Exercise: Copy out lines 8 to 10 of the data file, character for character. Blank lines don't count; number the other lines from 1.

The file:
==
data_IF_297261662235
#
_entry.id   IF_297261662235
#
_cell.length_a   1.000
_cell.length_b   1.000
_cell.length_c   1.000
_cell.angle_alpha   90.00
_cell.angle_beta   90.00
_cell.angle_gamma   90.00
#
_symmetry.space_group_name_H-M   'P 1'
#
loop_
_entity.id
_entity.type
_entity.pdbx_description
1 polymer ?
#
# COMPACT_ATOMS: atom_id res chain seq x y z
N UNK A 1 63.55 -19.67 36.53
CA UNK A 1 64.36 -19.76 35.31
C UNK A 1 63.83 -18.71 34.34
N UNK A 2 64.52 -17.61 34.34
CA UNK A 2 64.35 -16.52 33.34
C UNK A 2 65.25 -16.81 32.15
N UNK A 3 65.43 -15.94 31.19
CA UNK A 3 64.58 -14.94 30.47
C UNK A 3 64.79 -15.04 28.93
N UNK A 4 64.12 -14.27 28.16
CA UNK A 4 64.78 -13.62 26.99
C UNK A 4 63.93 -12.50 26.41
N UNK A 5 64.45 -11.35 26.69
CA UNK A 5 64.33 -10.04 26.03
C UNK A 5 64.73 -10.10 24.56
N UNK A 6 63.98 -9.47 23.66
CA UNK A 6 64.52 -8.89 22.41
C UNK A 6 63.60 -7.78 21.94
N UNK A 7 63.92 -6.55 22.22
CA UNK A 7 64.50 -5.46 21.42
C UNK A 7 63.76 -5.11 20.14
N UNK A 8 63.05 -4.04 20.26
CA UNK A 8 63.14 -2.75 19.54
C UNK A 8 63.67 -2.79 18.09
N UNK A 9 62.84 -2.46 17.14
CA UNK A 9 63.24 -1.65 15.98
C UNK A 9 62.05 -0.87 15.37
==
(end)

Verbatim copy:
_cell.angle_alpha   90.00
_cell.angle_beta   90.00
_cell.angle_gamma   90.00